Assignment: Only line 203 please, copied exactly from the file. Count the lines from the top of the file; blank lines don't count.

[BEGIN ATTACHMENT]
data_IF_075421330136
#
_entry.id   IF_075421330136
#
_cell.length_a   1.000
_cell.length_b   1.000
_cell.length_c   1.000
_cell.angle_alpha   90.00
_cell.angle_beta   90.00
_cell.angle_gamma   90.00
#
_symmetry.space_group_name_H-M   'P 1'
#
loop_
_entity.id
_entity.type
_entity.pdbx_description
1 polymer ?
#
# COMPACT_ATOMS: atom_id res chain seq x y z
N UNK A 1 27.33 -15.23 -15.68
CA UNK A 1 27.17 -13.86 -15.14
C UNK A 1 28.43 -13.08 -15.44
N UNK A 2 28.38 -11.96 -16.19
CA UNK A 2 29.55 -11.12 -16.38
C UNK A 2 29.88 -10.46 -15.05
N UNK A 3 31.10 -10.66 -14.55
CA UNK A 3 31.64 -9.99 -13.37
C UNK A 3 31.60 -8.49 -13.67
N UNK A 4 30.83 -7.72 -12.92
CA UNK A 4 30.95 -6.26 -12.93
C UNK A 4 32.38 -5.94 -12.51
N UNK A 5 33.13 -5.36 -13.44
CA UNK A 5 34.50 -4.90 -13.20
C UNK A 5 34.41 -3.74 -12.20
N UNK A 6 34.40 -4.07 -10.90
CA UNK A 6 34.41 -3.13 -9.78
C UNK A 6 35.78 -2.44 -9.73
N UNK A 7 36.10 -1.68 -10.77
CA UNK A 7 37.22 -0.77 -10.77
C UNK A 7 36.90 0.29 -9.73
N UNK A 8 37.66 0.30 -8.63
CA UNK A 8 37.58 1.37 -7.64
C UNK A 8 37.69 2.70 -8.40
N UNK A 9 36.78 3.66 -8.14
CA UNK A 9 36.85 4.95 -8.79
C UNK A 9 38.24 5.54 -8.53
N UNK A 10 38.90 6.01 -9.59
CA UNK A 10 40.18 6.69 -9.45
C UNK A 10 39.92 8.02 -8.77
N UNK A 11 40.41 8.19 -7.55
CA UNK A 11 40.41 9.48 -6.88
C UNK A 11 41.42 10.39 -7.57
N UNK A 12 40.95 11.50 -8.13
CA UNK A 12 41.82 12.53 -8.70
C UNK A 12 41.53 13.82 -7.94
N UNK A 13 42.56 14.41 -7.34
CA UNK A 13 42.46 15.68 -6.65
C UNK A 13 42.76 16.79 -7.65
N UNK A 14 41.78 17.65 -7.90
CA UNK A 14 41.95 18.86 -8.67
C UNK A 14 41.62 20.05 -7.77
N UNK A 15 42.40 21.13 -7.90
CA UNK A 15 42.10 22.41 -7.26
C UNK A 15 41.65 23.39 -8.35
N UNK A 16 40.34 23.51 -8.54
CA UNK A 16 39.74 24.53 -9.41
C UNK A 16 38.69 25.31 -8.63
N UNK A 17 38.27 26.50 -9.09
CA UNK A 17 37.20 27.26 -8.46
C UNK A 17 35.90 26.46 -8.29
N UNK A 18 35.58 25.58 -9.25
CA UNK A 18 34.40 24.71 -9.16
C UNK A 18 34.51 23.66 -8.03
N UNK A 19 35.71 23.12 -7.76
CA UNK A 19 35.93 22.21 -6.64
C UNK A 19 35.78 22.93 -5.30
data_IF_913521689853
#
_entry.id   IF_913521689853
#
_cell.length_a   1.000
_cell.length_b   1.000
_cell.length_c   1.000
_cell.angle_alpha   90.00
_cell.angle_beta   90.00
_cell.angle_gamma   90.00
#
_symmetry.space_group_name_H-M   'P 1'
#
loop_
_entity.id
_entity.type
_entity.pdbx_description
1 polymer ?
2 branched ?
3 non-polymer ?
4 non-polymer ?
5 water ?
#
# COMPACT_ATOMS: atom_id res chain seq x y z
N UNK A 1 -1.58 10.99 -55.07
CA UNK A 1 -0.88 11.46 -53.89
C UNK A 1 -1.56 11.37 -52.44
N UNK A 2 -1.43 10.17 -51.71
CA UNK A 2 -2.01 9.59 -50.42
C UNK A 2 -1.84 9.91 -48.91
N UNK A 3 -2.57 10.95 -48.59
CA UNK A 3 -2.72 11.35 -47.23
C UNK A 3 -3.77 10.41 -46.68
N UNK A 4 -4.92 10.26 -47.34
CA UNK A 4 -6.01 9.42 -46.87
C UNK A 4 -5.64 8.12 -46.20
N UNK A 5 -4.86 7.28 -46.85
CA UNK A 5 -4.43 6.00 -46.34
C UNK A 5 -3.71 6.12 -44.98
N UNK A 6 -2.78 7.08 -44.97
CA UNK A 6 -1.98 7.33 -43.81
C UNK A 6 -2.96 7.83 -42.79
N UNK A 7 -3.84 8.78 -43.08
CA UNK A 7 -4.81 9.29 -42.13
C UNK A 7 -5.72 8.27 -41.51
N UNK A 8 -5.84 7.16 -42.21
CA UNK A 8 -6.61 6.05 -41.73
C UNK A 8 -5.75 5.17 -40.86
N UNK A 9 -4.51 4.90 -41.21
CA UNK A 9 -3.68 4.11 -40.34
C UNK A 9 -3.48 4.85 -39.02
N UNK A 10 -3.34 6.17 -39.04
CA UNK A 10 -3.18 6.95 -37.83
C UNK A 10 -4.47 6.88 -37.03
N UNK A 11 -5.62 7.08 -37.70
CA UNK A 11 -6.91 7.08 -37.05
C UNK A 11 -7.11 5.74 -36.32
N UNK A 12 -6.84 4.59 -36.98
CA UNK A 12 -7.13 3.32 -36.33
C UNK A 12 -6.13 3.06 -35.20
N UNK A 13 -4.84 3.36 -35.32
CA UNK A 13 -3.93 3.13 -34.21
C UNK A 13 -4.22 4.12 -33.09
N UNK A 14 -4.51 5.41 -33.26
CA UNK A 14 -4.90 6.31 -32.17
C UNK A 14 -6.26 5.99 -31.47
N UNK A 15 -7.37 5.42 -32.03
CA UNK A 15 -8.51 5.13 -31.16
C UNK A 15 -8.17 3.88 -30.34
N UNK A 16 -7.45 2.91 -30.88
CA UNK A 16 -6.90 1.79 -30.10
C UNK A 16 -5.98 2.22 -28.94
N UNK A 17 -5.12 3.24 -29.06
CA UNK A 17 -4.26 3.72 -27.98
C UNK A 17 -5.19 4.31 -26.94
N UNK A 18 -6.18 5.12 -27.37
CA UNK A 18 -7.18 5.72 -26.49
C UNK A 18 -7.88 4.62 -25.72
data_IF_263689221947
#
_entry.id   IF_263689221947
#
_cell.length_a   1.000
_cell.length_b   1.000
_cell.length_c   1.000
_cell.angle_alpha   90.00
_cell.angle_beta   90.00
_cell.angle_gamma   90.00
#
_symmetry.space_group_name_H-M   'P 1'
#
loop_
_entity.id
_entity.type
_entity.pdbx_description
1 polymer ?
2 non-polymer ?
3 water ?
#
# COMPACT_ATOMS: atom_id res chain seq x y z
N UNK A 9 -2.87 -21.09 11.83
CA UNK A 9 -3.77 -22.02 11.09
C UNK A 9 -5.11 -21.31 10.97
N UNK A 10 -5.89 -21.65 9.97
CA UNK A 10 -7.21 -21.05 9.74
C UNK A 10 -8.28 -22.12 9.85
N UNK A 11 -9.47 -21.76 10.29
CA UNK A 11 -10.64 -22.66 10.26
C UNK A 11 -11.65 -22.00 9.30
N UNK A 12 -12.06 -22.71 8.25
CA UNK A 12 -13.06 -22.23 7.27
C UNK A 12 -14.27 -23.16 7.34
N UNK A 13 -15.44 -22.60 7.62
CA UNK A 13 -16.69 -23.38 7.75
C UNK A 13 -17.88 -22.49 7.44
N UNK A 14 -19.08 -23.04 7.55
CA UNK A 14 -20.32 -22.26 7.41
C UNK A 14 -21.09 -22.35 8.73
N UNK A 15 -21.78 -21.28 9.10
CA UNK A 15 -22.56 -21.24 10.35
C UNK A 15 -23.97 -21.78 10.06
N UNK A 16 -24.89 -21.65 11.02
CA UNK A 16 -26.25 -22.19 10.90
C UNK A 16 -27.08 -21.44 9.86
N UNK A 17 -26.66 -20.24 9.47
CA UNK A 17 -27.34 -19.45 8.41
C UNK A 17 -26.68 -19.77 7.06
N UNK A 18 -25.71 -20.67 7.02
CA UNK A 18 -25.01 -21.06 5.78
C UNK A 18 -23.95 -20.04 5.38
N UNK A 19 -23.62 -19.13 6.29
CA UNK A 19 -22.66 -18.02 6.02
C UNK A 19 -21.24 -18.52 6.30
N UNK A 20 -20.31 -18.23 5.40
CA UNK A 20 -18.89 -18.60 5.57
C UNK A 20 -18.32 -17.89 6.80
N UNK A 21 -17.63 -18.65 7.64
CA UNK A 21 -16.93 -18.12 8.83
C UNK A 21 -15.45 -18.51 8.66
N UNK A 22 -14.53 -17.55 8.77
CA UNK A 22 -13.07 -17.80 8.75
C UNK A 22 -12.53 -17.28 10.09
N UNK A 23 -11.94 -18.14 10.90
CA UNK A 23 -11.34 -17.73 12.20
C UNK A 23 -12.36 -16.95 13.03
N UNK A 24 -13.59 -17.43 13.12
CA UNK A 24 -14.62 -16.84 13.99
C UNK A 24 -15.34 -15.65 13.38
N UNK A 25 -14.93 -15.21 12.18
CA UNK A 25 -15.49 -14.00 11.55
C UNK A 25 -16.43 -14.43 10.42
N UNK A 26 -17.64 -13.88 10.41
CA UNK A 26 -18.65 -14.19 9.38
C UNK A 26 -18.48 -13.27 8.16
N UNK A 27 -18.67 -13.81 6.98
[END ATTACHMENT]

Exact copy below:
CA UNK A 17 -27.34 -19.45 8.41